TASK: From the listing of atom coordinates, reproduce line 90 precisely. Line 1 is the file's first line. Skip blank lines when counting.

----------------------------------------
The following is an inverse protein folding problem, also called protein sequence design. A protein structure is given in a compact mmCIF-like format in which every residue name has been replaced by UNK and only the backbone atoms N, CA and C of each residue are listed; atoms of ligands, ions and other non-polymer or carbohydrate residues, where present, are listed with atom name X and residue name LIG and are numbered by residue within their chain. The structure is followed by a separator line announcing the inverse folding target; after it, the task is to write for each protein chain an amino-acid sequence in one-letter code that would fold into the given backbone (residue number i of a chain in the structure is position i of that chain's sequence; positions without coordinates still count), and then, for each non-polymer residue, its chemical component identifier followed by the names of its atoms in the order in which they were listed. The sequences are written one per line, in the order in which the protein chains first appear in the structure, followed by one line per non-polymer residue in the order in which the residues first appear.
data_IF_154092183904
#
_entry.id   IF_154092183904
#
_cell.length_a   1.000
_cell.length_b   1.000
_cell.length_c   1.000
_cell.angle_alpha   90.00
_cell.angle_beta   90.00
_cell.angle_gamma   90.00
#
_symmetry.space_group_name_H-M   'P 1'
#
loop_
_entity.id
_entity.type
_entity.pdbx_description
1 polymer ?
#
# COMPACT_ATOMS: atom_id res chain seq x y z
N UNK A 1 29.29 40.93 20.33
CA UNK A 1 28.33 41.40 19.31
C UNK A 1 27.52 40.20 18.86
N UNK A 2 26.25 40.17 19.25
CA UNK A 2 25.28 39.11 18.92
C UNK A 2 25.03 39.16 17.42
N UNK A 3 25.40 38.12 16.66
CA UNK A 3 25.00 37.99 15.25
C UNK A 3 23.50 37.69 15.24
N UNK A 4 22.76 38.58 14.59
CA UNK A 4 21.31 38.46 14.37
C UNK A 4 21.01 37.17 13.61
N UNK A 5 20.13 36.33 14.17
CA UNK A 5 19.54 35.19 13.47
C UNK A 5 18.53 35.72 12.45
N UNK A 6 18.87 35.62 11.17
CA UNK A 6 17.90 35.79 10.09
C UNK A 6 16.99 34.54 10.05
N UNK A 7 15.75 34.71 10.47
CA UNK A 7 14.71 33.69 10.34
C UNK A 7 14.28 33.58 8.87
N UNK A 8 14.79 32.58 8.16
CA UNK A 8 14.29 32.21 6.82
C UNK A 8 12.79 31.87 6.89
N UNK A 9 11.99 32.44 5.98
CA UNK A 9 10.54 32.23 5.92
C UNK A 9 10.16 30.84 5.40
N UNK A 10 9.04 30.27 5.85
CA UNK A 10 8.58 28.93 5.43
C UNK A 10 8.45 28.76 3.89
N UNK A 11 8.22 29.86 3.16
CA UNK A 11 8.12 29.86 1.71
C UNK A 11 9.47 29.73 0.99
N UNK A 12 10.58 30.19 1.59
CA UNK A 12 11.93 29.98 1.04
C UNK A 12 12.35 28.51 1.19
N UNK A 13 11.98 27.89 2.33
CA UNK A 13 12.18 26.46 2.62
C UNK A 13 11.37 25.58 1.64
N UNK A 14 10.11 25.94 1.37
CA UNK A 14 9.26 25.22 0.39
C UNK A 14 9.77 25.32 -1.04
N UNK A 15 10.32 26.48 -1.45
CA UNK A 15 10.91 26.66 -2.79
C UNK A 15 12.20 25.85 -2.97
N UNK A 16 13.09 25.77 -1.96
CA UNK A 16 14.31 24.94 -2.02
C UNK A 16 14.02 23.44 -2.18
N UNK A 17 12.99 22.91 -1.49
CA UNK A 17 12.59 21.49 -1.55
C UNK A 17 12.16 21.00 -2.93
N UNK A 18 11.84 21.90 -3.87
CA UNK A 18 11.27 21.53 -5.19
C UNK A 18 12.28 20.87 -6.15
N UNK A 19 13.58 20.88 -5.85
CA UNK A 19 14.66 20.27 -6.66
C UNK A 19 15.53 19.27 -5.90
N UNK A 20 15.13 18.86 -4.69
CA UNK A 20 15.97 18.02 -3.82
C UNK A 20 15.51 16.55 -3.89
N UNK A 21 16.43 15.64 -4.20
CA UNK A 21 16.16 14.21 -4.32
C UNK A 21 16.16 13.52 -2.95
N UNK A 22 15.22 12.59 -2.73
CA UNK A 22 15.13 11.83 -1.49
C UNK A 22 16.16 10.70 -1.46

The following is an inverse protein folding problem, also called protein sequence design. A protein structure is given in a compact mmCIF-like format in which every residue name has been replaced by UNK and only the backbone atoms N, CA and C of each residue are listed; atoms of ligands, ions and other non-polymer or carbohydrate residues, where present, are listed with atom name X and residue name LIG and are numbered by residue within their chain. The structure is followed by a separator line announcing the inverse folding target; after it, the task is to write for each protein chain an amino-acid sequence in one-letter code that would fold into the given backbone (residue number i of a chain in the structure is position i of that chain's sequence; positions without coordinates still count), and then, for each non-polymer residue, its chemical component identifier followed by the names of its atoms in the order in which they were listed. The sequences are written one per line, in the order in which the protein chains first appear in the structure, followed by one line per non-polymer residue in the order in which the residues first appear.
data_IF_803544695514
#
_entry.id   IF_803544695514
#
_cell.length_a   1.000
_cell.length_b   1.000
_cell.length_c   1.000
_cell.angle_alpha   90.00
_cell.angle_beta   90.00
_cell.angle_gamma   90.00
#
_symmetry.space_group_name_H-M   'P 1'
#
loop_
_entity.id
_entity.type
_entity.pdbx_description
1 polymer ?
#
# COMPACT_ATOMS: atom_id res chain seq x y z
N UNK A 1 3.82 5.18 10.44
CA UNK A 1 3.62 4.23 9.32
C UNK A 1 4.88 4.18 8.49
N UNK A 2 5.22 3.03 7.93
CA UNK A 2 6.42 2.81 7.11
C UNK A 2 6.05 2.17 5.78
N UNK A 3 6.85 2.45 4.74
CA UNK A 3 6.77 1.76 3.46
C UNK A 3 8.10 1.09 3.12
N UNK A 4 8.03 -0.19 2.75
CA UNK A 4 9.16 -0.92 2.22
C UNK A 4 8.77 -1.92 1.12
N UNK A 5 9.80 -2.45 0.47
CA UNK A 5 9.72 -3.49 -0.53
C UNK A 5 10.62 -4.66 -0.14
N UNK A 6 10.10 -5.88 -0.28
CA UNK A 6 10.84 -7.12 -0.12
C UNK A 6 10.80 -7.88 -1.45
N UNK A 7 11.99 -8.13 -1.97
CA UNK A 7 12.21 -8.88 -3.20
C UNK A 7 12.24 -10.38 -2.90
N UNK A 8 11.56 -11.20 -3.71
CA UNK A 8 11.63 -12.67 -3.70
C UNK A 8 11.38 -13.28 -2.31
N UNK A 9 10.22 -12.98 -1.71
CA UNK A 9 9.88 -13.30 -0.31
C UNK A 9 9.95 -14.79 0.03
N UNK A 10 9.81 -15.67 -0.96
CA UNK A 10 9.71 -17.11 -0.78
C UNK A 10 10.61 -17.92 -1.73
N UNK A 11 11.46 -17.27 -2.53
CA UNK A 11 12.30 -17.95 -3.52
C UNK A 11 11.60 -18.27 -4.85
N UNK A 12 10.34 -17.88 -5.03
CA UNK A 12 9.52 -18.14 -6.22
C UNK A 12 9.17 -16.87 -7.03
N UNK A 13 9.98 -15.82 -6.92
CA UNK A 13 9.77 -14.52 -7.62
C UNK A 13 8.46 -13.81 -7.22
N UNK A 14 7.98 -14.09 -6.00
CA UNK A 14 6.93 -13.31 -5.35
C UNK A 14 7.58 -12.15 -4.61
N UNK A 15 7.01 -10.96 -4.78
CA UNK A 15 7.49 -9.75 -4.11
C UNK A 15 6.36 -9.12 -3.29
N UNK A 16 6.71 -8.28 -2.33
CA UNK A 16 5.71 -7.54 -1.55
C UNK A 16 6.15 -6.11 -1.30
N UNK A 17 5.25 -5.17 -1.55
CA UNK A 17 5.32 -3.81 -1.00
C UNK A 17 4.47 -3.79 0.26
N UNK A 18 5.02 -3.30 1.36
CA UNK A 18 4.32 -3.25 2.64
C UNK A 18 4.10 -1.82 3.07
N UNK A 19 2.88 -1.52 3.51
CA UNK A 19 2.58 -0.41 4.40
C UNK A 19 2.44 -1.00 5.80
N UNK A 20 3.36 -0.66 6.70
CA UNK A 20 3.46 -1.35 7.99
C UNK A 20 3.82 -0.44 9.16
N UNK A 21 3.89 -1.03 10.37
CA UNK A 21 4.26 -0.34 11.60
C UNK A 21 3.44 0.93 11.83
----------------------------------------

#